Polyus Jumps to 3-Month High on Possible Buyout: Moscow Mover

Polyus Gold International Ltd. (PGIL) climbed in London to a three-month high after saying it’s in an “offer period” that may result in a mandatory buyout offer for all the Russian gold producer’s shares.

Polyus jumped 1.2 percent to 218.75 pence by 10:15 a.m. in London, the highest since getting a primary listing on June 19. Shares in its Russian unit advanced 2.8 percent to 1,085.50 rubles in Moscow.

Billionaire Mikhail Prokhorov’s Onexim Holdings Ltd. is looking at selling some or all of its $4 billion stake in Polyus, Onexim said yesterday. Billionaire Suleiman Kerimov, whose Nafta Moskva holds 40.2 percent of Polyus, and Polymetal International Plc held discussions, two people with knowledge of the matter said on Sept. 11. Nafta Moskva said it may back a buyer and isn’t planning to acquire shares.

“Investors are realizing that if Prokhorov leaves, the company’s future will be less clouded, since he has political ambitions,” Ilya Makarov, an analyst at Aton LLC in Moscow, said by phone. “Prokhorov’s presence in Polyus is more negative right now than positive.”

Prokhorov ran for president against Vladimir Putin in March and in June said he wants to run for mayor of Moscow.

Should any party acquire more than 30 percent of the voting rights in Polyus, it may be required to bid for all the shares, the company said today in a regulatory statement. The buyout offer may also apply to any party with a stake of 30 percent to 50 percent that acquires additional voting rights, the company said.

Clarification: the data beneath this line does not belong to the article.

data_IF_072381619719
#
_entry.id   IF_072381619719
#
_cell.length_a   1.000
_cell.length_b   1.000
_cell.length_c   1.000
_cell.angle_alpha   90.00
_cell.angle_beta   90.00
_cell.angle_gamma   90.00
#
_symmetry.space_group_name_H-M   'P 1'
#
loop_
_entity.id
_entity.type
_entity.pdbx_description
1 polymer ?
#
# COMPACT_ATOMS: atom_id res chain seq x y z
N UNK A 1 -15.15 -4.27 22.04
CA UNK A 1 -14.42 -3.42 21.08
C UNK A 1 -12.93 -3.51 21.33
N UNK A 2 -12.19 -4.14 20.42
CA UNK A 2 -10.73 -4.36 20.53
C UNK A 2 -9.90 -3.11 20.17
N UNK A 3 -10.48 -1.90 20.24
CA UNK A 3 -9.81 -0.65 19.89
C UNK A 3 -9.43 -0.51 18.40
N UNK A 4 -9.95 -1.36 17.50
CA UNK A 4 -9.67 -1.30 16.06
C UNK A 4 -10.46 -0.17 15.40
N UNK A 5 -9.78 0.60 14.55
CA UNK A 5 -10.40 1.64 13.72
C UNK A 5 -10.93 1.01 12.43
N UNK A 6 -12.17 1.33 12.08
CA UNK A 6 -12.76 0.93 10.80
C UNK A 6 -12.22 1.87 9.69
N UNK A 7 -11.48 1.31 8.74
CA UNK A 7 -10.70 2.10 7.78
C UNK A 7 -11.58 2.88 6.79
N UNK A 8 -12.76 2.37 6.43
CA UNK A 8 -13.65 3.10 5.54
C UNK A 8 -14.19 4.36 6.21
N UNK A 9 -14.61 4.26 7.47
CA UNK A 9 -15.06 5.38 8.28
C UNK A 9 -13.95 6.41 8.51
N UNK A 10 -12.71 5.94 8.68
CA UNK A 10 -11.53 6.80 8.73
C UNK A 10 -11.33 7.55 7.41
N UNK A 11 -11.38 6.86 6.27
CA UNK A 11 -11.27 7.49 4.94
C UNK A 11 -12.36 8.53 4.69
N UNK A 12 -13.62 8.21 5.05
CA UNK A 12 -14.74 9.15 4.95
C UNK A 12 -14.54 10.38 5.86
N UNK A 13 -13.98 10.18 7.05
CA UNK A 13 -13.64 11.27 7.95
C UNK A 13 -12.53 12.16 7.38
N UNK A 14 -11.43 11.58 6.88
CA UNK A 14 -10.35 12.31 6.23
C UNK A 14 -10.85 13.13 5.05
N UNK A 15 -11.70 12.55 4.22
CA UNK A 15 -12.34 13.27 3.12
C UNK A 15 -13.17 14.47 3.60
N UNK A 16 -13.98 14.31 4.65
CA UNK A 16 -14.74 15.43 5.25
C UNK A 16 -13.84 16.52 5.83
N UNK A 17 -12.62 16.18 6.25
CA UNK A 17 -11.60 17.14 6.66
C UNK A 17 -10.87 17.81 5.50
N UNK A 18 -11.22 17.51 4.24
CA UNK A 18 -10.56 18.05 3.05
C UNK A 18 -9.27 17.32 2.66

If Prokhorov sells, the buyer will probably be a group of investors, rather than Kerimov himself, which may eliminate the need to make an offer to minority shareholders, Mikhail Stiskin, an analyst at Troika Dialog in Moscow, said yesterday.

Kerimov may be trying to convince oligarchs close to him to buy the stake, Makarov said.

Prokhorov is the world’s 56th richest man according to the Bloomberg Billionaires Index, with a fortune estimated at $13.7 billion. About 40 percent, or as much as $5.64 billion, comes from commodities companies, including Onexim’s 37.8 percent of Polyus and stakes in United Co. Rusal and Intergeo.

To contact the reporter on this story: Ksenia Galouchko in Moscow at kgalouchko1@bloomberg.net

To contact the editor responsible for this story: Gavin Serkin at gserkin@bloomberg.net

Bloomberg reserves the right to remove comments but is under no obligation to do so, or to explain individual moderation decisions.

Please enable JavaScript to view the comments powered by Disqus.